Chronic pain syndromes, mechanisms, and current treatments

Justin Sirianni, Mohab Ibrahim, Amol Patwardhan

Research output: Chapter in Book/Report/Conference proceedingChapter

9 Scopus citations


Although acute pain is a physiological response warning the human body of possible harm, chronic pain can be a pathological state associated with various diseases or a disease in itself. In the United States alone, around one-third of the population has experienced a chronic pain condition and annual cost to the society is in the range of 500-600 billion dollars.1 It should be noted that if at all this is a very modest estimate, it surpasses the costs associated with cancer, heart disease, and diabetes combined.1 Unfortunately, despite these humongous costs, the treatment of chronic pain is inadequate.1 Chronic pain affects individuals in a variety of forms, and below we highlight some of the most common chronic pain conditions seen in a pain clinic. Most of these disorders are difficult to treat and typically require multimodal therapy including pharmacotherapy, behavioral modification, and targeted interventions. We have summarized the scope of each disorder, clinical features, proposed mechanisms, and current therapies for them (Table 1).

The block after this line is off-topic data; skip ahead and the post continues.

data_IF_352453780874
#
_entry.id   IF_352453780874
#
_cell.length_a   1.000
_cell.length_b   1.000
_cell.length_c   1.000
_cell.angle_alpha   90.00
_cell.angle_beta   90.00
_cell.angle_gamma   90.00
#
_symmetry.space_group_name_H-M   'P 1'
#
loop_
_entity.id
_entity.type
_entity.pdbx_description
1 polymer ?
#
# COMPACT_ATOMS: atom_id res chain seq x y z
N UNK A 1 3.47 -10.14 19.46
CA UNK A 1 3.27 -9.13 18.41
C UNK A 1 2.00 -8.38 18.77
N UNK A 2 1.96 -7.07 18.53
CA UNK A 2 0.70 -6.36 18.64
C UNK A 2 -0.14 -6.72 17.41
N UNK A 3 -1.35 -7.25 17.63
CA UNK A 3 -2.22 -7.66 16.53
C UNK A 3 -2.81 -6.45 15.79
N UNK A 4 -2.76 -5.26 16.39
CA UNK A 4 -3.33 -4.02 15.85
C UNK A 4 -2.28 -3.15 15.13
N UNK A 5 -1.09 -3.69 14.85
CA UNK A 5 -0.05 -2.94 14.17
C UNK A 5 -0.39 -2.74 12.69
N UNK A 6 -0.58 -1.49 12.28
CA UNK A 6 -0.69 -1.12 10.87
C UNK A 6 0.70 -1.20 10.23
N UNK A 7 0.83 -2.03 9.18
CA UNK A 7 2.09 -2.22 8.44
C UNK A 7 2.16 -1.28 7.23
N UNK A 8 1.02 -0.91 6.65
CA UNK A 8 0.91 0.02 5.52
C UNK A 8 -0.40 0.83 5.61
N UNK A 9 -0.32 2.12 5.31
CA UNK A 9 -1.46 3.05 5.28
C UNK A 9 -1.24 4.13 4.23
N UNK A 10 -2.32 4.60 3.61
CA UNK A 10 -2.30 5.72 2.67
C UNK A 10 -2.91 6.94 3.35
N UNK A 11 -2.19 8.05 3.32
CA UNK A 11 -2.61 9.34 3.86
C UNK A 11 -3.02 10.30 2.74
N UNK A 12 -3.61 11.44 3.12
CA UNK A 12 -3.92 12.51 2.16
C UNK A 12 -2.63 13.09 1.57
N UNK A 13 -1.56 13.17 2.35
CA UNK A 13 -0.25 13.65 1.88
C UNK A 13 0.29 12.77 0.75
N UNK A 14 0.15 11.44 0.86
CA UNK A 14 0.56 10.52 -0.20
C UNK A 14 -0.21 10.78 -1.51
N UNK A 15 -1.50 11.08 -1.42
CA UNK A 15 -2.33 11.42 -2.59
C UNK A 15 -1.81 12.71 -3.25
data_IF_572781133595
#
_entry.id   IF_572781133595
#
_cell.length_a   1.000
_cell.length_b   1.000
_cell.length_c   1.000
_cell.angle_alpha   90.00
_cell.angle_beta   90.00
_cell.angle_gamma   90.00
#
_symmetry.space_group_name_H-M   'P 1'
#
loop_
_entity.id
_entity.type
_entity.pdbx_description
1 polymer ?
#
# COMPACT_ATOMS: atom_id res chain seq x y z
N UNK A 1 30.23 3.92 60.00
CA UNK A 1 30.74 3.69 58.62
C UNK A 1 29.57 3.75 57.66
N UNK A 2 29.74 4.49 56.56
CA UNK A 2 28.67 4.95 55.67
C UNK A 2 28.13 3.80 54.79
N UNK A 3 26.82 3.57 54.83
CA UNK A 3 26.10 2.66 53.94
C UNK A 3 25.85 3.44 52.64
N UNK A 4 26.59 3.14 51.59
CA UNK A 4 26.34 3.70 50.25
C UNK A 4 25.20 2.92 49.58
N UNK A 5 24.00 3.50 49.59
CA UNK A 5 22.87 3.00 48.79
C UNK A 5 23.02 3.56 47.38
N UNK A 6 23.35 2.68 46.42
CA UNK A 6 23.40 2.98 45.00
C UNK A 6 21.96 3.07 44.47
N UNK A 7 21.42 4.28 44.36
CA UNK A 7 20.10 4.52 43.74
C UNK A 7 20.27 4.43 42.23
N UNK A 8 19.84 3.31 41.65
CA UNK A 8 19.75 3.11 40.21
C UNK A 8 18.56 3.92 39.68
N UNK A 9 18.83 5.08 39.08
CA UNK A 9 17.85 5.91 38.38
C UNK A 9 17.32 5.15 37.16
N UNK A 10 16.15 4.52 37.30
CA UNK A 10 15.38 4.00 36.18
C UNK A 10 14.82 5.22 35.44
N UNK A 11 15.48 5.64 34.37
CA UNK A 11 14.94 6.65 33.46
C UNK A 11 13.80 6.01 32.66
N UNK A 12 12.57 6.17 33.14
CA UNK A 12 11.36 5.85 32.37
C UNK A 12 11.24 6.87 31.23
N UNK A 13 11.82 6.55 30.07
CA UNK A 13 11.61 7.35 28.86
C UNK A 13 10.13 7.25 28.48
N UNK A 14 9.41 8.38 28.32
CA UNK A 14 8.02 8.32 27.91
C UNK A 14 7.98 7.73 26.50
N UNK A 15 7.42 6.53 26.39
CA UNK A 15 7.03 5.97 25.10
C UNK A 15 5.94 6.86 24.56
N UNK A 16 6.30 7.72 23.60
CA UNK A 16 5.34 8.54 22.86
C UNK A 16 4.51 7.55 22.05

Original languageEnglish (US)
Title of host publicationProgress in Molecular Biology and Translational Science
PublisherElsevier B.V.
Number of pages47
StatePublished - 2015
Externally publishedYes

Publication series

NameProgress in Molecular Biology and Translational Science
ISSN (Print)1877-1173
ISSN (Electronic)1878-0814


  • Chronic pain Cancer Fibromyalgia Mechanisms Treatments

ASJC Scopus subject areas

  • Molecular Medicine
  • Molecular Biology


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